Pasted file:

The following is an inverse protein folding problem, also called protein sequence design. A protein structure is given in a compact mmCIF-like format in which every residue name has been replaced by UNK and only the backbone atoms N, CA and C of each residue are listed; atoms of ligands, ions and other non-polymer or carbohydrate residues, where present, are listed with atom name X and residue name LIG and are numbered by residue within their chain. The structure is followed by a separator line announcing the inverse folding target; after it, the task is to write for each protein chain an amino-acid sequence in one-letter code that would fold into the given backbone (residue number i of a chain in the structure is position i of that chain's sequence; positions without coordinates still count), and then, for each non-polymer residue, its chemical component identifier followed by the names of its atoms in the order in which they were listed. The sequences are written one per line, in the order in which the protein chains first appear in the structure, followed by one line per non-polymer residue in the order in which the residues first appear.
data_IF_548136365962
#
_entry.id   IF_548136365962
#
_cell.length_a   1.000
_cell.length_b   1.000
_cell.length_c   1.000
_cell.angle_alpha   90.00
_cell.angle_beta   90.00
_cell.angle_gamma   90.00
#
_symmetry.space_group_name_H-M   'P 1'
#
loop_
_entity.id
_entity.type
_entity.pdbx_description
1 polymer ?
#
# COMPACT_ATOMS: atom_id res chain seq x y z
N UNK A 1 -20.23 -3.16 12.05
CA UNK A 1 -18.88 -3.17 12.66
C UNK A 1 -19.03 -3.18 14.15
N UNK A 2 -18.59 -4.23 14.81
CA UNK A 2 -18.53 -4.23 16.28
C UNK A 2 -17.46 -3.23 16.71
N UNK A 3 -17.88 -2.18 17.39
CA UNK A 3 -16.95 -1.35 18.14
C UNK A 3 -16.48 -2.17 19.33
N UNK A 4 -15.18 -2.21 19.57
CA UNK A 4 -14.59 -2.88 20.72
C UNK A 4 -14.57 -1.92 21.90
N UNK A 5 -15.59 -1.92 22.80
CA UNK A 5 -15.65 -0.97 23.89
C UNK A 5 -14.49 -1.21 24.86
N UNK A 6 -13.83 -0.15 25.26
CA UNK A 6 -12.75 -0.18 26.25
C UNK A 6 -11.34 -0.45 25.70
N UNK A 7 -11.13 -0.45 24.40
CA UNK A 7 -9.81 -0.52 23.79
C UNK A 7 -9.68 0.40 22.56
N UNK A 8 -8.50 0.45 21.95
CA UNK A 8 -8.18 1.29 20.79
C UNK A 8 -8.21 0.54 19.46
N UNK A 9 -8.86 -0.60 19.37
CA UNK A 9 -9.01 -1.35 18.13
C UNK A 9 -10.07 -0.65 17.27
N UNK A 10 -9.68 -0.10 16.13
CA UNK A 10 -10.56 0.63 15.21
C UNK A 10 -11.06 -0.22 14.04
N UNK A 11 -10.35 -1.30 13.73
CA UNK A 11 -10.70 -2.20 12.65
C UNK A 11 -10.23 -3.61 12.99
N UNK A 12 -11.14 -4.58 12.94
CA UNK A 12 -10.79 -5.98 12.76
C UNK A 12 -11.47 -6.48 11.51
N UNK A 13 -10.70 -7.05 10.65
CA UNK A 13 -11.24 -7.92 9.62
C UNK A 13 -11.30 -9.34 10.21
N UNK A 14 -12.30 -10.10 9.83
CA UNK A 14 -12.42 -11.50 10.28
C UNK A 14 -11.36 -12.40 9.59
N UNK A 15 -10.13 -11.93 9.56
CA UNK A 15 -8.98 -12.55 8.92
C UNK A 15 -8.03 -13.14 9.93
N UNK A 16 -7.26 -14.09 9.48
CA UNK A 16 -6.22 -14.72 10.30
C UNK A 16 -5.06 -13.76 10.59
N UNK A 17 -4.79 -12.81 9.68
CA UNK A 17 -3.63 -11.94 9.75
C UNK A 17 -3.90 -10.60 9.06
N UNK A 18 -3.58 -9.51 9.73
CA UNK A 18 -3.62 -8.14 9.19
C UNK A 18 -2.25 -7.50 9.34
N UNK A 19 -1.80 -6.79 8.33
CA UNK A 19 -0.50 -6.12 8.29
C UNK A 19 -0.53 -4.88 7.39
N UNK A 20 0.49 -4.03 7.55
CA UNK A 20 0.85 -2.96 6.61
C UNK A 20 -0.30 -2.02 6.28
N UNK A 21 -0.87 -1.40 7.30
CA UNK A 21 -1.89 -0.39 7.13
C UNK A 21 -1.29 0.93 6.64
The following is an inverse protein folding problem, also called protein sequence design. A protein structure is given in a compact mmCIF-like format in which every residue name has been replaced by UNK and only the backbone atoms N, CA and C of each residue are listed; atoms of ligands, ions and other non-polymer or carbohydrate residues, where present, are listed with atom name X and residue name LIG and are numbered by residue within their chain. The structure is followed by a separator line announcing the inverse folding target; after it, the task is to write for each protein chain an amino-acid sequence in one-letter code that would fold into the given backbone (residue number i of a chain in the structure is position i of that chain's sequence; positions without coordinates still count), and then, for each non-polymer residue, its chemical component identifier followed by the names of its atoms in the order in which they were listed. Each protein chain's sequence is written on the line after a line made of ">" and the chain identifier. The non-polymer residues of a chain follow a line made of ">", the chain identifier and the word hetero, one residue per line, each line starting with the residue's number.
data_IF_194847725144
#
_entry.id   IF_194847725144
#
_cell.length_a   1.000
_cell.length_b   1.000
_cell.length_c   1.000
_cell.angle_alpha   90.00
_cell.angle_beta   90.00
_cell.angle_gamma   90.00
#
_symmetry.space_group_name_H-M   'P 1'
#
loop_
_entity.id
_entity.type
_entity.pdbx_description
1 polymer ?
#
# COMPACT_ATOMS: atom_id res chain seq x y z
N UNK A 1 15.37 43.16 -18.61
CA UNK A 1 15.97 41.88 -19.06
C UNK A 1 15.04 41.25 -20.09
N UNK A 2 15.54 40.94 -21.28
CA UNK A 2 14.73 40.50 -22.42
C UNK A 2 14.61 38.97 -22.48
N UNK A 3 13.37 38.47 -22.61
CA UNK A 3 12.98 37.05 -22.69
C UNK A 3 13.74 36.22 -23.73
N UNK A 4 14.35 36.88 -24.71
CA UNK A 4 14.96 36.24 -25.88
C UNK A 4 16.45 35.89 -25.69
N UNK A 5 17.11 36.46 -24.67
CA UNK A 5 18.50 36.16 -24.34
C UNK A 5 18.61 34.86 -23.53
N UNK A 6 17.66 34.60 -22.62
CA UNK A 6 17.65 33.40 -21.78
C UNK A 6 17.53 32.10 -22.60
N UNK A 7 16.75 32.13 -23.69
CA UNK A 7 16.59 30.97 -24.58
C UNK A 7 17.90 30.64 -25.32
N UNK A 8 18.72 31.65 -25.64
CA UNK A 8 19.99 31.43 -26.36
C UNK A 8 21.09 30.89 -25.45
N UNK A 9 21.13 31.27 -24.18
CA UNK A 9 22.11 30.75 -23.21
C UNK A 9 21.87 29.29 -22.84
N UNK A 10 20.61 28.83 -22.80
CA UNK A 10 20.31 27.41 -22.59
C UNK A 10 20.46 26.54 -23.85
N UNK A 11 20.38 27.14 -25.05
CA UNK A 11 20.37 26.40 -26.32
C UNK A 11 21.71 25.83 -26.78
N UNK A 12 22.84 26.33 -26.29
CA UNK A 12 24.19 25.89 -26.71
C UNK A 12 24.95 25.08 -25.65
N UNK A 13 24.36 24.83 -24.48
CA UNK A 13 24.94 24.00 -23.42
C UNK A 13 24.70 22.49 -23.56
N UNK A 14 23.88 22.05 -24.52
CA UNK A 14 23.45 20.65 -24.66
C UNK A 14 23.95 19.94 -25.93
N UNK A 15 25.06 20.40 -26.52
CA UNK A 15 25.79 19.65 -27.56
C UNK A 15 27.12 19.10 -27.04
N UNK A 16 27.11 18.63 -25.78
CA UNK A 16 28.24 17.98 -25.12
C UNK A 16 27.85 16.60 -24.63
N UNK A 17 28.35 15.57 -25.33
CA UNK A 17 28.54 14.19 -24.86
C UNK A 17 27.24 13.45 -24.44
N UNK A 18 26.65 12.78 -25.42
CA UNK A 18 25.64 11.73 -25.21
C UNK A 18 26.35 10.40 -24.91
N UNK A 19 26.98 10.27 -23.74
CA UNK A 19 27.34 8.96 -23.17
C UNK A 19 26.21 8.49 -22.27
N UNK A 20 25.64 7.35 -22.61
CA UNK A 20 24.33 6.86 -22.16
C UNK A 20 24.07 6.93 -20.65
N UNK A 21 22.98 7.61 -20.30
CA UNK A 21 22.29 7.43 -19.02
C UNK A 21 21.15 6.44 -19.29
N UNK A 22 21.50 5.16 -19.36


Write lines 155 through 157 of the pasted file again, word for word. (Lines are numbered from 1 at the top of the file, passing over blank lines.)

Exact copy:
CA UNK A 17 28.54 14.19 -24.86
C UNK A 17 27.24 13.45 -24.44
N UNK A 18 26.65 12.78 -25.42